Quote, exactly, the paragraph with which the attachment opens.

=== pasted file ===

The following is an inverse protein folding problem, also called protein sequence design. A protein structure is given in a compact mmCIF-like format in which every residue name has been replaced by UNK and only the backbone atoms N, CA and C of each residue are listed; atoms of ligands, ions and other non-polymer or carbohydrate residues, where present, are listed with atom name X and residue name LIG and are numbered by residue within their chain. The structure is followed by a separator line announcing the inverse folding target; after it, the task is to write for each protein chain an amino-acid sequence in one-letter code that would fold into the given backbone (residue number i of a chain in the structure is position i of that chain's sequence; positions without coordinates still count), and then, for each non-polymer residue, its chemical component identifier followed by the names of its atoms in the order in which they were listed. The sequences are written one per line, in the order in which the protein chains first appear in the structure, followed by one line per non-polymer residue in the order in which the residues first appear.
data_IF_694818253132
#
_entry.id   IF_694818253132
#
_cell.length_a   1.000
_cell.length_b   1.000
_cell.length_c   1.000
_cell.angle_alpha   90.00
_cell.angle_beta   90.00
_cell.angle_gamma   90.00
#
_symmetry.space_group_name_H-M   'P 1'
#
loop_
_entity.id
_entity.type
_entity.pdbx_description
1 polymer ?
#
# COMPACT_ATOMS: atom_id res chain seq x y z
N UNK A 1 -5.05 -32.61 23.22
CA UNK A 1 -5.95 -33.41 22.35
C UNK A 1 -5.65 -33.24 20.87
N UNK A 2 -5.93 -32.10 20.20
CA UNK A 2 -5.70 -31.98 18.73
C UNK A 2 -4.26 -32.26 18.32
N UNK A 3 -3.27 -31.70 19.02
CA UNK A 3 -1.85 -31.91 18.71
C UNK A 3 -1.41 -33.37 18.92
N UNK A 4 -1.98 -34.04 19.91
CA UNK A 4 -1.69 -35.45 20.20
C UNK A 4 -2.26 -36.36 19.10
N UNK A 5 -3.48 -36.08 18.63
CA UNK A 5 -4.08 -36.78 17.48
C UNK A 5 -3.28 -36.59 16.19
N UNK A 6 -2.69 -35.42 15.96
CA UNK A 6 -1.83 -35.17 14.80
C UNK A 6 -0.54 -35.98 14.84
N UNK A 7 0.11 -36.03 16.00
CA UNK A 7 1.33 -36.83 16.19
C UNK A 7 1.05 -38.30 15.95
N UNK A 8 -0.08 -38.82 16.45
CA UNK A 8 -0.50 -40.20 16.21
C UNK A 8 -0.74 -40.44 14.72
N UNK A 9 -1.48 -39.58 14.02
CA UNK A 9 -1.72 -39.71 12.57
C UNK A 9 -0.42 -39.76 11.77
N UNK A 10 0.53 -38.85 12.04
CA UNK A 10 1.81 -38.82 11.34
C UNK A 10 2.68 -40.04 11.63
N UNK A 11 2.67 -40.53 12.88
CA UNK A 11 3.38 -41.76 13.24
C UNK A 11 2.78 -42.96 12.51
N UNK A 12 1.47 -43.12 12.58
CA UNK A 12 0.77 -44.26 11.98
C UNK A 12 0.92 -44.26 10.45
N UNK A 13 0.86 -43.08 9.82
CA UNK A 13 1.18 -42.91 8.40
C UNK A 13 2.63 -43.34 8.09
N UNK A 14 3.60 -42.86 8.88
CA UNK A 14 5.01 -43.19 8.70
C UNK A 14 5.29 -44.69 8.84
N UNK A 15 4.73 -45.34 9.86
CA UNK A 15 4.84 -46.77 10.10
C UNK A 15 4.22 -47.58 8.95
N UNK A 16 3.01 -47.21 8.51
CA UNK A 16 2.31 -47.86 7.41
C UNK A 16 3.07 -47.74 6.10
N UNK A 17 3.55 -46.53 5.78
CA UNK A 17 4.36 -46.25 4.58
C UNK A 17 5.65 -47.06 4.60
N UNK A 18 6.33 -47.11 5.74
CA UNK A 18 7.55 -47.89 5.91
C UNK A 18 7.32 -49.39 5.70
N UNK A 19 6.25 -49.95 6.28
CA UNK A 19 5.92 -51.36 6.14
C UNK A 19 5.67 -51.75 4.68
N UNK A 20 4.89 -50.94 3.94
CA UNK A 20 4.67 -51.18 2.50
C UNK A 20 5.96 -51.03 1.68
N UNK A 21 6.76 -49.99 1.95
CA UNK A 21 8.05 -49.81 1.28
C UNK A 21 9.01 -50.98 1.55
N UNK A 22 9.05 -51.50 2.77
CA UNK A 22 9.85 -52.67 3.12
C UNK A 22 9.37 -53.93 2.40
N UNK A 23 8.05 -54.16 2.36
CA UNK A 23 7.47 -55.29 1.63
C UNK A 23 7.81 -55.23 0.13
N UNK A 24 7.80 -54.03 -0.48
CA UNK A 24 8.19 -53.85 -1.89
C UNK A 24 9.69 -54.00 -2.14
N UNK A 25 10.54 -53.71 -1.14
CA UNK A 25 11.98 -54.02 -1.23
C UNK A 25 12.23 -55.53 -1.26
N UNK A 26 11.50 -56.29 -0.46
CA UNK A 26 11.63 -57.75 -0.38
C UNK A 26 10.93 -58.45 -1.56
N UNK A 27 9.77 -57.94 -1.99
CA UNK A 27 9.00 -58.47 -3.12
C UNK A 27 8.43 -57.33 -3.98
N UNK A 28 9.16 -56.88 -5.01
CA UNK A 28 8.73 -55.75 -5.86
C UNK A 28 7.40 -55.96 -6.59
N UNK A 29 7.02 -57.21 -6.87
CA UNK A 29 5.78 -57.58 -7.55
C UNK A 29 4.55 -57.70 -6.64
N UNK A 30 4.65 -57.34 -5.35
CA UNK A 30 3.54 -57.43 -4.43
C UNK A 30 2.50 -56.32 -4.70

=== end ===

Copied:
The following is an inverse protein folding problem, also called protein sequence design. A protein structure is given in a compact mmCIF-like format in which every residue name has been replaced by UNK and only the backbone atoms N, CA and C of each residue are listed; atoms of ligands, ions and other non-polymer or carbohydrate residues, where present, are listed with atom name X and residue name LIG and are numbered by residue within their chain. The structure is followed by a separator line announcing the inverse folding target; after it, the task is to write for each protein chain an amino-acid sequence in one-letter code that would fold into the given backbone (residue number i of a chain in the structure is position i of that chain's sequence; positions without coordinates still count), and then, for each non-polymer residue, its chemical component identifier followed by the names of its atoms in the order in which they were listed. The sequences are written one per line, in the order in which the protein chains first appear in the structure, followed by one line per non-polymer residue in the order in which the residues first appear.